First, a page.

Opportunity discovery, entrepreneurial action, and economic organization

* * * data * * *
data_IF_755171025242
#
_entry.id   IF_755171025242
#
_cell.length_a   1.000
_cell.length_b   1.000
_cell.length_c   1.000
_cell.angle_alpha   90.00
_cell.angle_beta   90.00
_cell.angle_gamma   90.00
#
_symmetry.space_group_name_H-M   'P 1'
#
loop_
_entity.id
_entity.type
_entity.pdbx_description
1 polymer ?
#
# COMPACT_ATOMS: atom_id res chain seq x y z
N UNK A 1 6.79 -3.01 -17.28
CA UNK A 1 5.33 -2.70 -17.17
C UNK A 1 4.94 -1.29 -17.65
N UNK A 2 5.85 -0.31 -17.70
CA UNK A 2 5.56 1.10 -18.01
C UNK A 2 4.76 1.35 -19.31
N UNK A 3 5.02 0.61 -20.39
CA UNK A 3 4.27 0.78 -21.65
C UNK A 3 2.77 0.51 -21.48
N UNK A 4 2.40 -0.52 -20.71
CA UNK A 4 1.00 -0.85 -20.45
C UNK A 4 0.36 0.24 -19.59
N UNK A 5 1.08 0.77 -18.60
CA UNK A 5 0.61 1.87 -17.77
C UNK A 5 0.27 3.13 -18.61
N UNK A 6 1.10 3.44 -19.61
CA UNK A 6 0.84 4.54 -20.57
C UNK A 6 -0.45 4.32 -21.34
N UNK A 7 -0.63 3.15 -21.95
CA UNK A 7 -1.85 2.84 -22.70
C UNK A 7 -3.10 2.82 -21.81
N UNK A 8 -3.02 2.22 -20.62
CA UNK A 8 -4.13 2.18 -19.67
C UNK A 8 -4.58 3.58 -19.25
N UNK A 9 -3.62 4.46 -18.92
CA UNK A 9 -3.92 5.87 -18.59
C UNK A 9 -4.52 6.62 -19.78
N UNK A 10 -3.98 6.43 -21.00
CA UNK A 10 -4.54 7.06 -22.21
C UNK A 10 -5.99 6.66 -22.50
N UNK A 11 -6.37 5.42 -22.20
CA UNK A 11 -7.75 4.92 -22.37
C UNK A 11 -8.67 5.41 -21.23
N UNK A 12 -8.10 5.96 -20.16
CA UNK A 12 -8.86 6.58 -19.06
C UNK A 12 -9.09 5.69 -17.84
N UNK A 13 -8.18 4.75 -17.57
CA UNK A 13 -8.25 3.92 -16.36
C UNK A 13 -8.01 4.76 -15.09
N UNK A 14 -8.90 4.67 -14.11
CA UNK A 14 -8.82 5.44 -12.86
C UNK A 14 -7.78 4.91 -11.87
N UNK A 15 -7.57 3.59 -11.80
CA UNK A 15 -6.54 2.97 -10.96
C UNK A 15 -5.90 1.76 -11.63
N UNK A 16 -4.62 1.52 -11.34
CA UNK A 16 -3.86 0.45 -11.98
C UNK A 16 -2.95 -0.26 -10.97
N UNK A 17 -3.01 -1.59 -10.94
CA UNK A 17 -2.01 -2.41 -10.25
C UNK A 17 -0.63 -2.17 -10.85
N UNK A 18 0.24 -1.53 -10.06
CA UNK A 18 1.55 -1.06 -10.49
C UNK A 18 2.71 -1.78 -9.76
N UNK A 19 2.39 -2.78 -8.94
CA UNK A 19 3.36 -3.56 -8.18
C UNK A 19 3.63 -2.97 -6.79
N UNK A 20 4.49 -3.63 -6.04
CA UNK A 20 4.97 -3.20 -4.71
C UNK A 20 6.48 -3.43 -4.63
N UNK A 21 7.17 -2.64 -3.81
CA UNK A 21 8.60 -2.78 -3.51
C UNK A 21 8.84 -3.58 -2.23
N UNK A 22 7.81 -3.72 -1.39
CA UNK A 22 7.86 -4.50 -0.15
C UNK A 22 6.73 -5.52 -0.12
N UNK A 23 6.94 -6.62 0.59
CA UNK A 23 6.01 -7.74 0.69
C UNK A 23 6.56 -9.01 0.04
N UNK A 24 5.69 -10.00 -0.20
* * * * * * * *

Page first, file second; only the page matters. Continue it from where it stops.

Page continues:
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This paper reviews and critiques the "opportunity discovery" approach to entrepreneurship and argues that entrepreneurship can be more thoroughly grounded, and more closely linked to more general problems of economic organization, by adopting the Cantillon-Knight-Mises understanding of entrepreneurship as judgment. I begin by distinguishing among occupational, structural, and functional approaches to entrepreneurship and distinguishing among two influential interpretations of the entrepreneurial function, discovery and judgment. I turn next to the contemporary literature on opportunity identification and argue that this literature misinterprets Kirzner's instrumental use of the discovery metaphor and mistakenly makes "opportunities" the unit of analysis. I then describe an alternative approach in which investment is the unit of analysis and link this approach to Austrian capital theory. I close with some applications to organizational form and entrepreneurial teams.